My writing sustains my life. This doesn’t mean that I’m rich, but it means that I can pay for the necessities of life. I don’t have to be a waitress or work in a cubicle to survive.

Is writing for a living something you want for your life? Then keep reading. You just might learn something.

Sonja H., July 2012


Trials of an Entrepreneurial Virgin
Chapter One

Freelance Is Just Another
Term for Unemployed

“The freelance writer is a man who is paid per piece or per word or perhaps.”
- Robert Benchley

When I first began to write, it really never mattered to me if I made money at it. I never thought about it because as a teenager, of course, I didn’t care. It wasn’t until I started looking at colleges that it mattered.

“What do you want to do with your life, Sonja?” my guidance counselor asked during one of our meetings.

“I guess I want to be a writer. I like it,” I said, even though I thought that everything I’d written at that point was not Pulitzer-winning material. “I’d like to move to New York City after high school.”

“New York City? Why on earth would you want to move there?” he asked. The better question, I thought, was why wouldn’t I want to move there? Had he looked around? We were sitting in Tony, Wisconsin, after all, and I thought that it sucked.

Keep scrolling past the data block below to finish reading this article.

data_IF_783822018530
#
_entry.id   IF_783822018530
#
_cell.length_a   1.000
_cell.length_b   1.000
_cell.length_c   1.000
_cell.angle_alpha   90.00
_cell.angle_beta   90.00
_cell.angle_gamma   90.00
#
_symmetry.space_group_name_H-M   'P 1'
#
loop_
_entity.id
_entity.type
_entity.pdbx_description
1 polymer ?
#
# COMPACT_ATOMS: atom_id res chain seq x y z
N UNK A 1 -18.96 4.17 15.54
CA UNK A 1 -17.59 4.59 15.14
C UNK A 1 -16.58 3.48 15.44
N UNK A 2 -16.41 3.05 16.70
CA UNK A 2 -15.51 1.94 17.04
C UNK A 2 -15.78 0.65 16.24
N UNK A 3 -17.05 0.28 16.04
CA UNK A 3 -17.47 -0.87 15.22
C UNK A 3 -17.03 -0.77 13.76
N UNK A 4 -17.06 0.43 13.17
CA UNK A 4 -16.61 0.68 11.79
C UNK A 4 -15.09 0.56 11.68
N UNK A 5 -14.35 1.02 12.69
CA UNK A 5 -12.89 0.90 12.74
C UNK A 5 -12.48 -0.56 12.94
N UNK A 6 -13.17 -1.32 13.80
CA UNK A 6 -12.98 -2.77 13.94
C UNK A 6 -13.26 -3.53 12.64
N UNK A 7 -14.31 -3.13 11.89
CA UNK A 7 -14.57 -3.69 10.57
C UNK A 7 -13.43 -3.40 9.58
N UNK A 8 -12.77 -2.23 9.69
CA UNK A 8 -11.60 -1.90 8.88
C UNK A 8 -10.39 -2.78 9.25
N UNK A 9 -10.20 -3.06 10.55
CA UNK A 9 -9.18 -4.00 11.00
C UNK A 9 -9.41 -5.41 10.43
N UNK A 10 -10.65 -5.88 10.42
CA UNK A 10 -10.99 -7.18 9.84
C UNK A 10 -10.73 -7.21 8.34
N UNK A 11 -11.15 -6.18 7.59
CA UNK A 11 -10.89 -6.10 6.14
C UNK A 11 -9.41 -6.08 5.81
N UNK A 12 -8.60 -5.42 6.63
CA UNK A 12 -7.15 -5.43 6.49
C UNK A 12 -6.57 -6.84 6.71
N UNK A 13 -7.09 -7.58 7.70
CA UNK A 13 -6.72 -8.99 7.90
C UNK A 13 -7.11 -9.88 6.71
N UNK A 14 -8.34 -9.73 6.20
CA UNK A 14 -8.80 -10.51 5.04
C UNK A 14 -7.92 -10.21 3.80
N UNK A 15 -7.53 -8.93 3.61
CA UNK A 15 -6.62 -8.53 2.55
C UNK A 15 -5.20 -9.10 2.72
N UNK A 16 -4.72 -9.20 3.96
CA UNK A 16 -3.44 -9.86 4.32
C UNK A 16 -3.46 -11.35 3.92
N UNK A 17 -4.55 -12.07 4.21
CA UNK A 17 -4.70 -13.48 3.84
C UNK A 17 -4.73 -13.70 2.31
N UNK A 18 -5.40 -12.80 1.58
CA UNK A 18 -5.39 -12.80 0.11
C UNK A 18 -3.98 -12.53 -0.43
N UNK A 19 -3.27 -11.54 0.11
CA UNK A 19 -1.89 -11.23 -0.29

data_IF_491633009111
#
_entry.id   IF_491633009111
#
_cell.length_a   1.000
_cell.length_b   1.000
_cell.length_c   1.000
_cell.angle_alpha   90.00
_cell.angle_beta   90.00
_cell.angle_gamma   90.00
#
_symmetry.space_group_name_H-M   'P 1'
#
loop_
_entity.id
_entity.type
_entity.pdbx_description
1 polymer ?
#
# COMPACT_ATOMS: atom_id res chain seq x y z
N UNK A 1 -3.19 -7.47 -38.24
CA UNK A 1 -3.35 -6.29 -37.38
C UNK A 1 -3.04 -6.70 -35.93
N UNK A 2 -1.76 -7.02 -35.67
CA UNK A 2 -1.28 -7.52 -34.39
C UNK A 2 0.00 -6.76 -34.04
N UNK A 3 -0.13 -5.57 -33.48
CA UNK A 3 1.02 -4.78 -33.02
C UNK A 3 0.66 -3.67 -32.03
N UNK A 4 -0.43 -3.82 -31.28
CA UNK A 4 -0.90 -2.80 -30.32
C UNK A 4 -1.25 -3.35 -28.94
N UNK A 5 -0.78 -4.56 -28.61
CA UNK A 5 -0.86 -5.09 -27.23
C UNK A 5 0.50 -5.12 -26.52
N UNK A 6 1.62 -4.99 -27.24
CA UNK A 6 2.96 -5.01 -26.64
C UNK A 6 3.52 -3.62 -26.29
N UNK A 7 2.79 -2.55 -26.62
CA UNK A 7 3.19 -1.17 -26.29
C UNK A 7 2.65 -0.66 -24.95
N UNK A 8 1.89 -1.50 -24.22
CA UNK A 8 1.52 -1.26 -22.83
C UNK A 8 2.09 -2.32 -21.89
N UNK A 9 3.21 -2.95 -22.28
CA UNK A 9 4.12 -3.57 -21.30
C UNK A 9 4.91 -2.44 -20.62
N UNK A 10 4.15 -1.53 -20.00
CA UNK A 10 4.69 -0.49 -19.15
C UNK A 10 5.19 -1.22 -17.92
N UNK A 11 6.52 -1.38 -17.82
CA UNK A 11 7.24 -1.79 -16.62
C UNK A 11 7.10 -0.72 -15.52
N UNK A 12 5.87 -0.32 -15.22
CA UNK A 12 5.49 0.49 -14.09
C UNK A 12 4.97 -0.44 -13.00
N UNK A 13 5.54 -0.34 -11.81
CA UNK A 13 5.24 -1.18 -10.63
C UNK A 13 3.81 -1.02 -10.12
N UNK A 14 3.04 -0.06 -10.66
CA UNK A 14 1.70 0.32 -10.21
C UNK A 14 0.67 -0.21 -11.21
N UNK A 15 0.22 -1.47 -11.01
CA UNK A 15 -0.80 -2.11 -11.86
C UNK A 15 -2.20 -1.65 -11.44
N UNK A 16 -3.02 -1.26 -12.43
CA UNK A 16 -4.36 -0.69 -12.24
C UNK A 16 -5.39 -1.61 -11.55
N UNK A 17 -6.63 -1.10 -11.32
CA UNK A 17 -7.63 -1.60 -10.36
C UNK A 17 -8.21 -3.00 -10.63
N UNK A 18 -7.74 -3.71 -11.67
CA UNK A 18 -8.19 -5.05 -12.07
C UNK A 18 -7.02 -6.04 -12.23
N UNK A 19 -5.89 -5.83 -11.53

“It’s away from here,” I said and stared blankly at the wall, wondering if he was even listening.

“A writer, huh? That’s not much of a career,” he said. “And New York isn’t the place for a young girl like you. What can you do with writing? Be a journalist, I suppose. You’re on the school paper, right?”

I nodded. “Then journalism it is.” And he handed me pamphlets for the University of Wisconsin in River Falls, Wisconsin, an agriculture-focused school.

I looked at the pamphlets, then at him. “Um, isn’t River Falls an ag-focused school?” I asked. “Why would I go there?”

“Oh, well, they have a journalism program,” he said.

“OK, but I told you I want to go to New York City for college. Can you help me research colleges out there?” He wasn’t even paying attention anymore as he handed me a book filled with information on schools all over the country.

“You can look through this and then request information from the ones you are interested in, but I still think River Falls is a good choice for you,” he said.

I stared at the book, then at him. “Are we done here?” he asked. I nodded and walked out of his office.

At another meeting I told him that I wanted to be like Hunter S. Thompson. I wanted to travel the world and be known for my literary mind. I wanted to be somebody. How the hell could I do that here? Why was everyone determined to keep me in Wisconsin? Cows and cheese curds and deer shinin’ and cow tipping – this would not be my life. I couldn’t believe it was my life.